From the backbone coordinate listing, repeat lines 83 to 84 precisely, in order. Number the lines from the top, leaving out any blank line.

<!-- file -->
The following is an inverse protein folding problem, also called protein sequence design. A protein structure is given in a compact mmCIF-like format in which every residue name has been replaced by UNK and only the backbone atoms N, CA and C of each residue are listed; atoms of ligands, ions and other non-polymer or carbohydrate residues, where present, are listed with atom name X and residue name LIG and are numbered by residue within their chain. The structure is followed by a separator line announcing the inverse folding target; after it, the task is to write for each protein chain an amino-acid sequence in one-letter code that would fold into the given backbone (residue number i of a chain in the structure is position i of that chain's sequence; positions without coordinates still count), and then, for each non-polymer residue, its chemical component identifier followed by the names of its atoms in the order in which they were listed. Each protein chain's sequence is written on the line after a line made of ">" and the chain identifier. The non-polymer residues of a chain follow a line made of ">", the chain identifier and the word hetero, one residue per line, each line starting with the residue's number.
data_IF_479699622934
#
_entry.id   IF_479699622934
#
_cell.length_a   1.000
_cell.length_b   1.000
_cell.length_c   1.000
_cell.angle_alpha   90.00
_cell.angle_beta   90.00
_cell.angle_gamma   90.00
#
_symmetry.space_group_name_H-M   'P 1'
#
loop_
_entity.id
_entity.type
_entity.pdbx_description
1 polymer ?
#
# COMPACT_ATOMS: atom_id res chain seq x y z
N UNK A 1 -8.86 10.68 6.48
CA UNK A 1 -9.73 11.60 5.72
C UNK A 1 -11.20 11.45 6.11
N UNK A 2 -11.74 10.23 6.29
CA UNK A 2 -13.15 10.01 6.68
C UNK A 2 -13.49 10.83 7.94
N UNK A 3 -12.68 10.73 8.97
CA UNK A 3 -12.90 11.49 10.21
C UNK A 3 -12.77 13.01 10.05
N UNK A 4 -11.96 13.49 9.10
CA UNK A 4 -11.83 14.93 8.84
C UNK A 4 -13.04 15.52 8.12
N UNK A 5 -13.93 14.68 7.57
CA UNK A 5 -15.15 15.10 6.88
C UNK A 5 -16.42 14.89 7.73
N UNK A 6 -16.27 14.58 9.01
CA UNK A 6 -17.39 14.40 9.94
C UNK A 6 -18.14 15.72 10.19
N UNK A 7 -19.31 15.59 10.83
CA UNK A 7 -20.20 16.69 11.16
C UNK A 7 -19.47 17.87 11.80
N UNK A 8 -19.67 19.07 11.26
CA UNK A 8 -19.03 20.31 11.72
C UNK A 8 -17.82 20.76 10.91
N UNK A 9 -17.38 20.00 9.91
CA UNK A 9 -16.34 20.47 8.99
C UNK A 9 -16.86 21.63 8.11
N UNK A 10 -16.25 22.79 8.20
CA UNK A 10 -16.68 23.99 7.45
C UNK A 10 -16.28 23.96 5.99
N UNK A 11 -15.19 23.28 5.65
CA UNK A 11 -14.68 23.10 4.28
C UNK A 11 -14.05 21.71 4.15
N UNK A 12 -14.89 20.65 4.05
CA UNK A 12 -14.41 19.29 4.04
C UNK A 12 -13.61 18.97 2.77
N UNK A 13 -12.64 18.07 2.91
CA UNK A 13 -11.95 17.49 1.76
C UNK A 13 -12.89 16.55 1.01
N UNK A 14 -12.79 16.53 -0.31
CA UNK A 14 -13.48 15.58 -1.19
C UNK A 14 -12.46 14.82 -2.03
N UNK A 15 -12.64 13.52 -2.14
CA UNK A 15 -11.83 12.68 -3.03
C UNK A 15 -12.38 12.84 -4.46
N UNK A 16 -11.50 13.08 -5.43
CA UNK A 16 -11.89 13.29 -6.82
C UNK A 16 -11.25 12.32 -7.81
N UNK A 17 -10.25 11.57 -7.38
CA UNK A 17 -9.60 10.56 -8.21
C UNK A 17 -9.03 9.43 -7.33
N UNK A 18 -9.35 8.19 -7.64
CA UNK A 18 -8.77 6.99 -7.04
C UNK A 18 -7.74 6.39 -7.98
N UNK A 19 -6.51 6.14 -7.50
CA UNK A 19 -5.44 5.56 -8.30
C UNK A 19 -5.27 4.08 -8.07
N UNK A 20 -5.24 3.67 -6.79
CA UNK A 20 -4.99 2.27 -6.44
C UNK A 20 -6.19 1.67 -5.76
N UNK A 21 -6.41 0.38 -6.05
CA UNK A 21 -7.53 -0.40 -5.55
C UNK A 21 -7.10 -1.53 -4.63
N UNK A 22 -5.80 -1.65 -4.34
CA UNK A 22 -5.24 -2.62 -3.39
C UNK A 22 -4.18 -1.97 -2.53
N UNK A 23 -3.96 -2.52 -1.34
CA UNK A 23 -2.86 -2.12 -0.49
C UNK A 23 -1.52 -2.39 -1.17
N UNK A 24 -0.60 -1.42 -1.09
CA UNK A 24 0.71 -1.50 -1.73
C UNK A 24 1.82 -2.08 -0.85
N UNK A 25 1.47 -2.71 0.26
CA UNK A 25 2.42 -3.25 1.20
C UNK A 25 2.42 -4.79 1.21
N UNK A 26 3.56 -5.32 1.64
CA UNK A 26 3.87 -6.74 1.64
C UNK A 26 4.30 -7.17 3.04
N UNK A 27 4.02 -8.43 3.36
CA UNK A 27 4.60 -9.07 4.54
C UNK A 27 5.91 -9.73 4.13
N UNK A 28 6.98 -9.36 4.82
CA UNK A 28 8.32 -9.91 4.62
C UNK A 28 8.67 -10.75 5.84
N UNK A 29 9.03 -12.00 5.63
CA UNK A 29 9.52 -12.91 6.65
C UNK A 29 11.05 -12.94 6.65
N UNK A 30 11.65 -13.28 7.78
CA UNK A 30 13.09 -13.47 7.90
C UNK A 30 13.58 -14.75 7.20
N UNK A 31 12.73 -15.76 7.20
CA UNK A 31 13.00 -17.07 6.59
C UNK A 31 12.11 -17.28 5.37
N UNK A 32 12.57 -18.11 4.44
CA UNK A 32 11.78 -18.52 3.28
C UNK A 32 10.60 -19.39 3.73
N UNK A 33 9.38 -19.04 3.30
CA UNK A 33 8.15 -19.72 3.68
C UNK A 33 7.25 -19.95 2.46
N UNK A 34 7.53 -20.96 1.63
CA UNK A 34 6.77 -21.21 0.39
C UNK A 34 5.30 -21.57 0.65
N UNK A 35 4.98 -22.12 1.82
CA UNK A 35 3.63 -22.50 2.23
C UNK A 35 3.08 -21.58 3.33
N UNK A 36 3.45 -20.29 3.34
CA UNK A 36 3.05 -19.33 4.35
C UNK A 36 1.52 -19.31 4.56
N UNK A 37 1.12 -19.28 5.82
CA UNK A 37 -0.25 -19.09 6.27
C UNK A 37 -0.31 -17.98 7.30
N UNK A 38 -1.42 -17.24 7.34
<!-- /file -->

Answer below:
CA UNK A 21 -7.53 -0.40 -5.55
C UNK A 21 -7.10 -1.53 -4.63